Group backs tougher stance on social media firms over suicide images

Health leaders and campaigners behind Zero Suicide Ambition want crackdown on harmful content

Group backs tougher stance on social media firms over suicide images
30 January 2019


Health leaders and campaigners have backed calls for social media companies to do more to block content promoting suicide and self-harm.

They are part of a group that has developed a “zero suicide ambition” for Cambridgeshire and Peterborough.

The group includes representatives from Cambridgeshire and Peterborough NHS Foundation Trust, Cambridgeshire, Peterborough & South Lincolnshire Mind, Cambridgeshire County Council, Peterborough City Council, Cambridgeshire and Peterborough Clinical Commissioning Group, and the Zero Suicide Alliance.

Tracy Dowling, Chief Executive of CPFT, which delivers mental health services in the area, said: “Social media firms need to work harder to prevent material which promotes suicide and self-harm from appearing on their platforms. Our clinicians who work with vulnerable people, especially young people, have been concerned about the kind of content which can easily be found online for several years. But it has now got so great that something needs to be done.”

The issue has been raised following the death of Molly Russell. Her father has said the 14-year-old took her own life in 2017 after viewing disturbing content online. The Health Secretary Matt Hancock has said social media firms could be banned if they fail to remove harmful material.

Steve Mallen, from Meldreth, Cambridgeshire, who co-founded the Zero Suicide Alliance, a national collaborative of around 100 NHS Trusts, Clinical Commissioning Groups and Public Health directorates, after losing his son Edward to suicide in 2015, said: “Social media needs to realise that it has a social responsibility.

“Whilst there is much about social media that is positive in mental health, there is a far darker side which is dangerous and immoral. Successful businesses and enterprises take their community and wellbeing activities very seriously and it is high time that the major social media companies did the same.”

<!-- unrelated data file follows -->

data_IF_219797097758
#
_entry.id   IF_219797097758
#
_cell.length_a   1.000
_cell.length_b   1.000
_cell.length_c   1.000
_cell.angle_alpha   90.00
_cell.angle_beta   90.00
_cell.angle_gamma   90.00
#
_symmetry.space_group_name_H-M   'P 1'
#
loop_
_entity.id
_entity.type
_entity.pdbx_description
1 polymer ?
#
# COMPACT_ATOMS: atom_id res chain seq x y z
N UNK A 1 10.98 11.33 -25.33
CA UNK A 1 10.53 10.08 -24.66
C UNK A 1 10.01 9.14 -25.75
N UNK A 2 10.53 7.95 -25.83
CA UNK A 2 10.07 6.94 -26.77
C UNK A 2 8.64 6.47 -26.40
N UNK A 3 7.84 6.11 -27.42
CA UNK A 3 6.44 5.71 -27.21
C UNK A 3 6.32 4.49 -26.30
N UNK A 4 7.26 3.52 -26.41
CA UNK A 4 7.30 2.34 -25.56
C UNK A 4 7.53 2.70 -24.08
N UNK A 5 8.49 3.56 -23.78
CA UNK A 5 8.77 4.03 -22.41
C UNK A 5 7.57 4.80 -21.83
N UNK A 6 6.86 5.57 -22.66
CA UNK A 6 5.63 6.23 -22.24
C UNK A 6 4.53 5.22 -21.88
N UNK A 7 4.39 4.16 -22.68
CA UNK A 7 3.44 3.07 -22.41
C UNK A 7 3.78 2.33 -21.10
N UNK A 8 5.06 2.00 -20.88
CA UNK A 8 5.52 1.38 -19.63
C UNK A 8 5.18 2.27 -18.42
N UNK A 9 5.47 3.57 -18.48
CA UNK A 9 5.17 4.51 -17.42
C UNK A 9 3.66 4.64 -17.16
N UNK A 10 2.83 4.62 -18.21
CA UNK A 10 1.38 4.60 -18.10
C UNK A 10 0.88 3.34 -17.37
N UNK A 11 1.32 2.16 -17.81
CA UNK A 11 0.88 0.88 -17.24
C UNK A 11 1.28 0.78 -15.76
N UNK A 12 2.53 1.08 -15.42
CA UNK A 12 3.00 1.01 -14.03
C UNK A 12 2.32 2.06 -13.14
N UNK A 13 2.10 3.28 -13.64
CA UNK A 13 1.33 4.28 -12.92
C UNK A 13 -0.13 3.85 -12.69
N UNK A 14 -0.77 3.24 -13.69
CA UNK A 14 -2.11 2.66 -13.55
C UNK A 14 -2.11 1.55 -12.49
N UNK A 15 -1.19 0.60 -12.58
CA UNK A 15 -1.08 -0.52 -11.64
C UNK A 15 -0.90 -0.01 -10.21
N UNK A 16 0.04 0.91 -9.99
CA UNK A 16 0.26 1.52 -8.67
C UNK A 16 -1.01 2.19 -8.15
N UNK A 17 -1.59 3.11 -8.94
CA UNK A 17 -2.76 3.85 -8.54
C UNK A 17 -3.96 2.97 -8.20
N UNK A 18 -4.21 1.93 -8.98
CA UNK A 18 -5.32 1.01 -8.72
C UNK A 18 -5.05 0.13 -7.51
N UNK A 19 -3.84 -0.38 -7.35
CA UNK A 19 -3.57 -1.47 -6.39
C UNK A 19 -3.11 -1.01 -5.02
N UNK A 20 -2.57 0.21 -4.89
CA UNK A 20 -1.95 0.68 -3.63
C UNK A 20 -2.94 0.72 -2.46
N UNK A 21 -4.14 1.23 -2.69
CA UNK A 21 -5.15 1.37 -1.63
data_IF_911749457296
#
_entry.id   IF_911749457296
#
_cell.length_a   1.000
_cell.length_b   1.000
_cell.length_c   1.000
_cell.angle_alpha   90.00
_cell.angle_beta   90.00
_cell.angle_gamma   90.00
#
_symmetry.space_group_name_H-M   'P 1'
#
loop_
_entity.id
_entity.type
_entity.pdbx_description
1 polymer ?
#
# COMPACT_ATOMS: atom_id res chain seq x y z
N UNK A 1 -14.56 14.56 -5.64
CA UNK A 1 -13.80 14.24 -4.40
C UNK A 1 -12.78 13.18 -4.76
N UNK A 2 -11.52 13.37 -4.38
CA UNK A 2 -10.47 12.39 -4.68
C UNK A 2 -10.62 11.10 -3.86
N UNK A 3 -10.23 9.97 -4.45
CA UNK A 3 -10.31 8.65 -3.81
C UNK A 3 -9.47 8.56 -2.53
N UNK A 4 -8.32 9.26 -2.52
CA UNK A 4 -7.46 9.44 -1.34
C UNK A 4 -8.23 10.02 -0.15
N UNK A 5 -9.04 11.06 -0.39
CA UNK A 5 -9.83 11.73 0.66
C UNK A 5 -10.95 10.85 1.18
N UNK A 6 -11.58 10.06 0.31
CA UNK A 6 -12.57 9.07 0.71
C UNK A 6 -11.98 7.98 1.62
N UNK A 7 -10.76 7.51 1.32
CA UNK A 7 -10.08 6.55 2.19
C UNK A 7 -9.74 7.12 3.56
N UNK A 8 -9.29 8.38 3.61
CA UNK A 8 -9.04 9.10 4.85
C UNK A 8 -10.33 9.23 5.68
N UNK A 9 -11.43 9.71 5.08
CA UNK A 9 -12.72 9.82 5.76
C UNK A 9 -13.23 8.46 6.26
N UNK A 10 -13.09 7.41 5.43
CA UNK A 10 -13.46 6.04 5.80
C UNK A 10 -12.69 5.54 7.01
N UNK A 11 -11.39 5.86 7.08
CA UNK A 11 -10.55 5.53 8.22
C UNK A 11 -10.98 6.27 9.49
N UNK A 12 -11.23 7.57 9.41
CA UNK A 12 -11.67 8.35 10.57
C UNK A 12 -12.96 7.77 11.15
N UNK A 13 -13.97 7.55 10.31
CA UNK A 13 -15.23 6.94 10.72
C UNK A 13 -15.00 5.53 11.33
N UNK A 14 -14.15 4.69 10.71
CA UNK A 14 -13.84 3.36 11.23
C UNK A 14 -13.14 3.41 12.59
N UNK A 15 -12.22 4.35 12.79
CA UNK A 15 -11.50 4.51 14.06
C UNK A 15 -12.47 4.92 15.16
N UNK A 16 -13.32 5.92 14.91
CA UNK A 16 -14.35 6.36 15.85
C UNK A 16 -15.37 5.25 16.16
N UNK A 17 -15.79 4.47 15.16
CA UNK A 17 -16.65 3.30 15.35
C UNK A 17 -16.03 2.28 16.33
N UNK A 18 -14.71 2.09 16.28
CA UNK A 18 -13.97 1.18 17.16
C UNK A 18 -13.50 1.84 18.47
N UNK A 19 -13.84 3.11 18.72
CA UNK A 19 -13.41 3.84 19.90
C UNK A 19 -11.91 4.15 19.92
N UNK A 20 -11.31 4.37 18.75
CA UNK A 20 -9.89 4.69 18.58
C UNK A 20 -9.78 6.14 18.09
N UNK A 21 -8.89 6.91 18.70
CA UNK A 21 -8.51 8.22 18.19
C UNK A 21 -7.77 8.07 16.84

Kathy Hartley, consultant in public health and chair of the Cambridgeshire and Peterborough partnership board to prevent suicide, said: “If social media companies were to take greater care to ensure that damaging content about suicide and self-harm was removed from their platforms, lives would be safeguarded. It is about time they took this responsibility seriously.”

The organisations behind the “zero suicide ambition” want to end taboos about suicide, to encourage people to talk about the issue, and to intervene if they feel a loved one or a friend is at risk.

Nationally, only 30 per cent of those who complete suicide are seen by mental health services in the year before their death. The group want suicide to be something all of society is aware of and get involved in preventing.

They are encouraging people from across the area to sign CPSL Mind’s award-winning STOP Suicide pledge - which can be found here stopsuicidepledge.org/pledge/ - and take the free online training provided by the Zero Suicide Alliance on its website here.

Pictured above: CPFT Chief Executive with Steve Mallen at the launch of the Zero Suicide Alliance at the House of Commons in November 2017


For more information please contact:

Andy Burrows
Media Manager
E andy.burrows@cpft.nhs.uk
T 01223 219467

Cambridgeshire and Peterborough NHS Foundation Trust
Elizabeth House, Fulbourn Hospital
Cambridge, CB21 5EF

T 01223 219400 (open 8:30am to 5pm)
F 01480 398501

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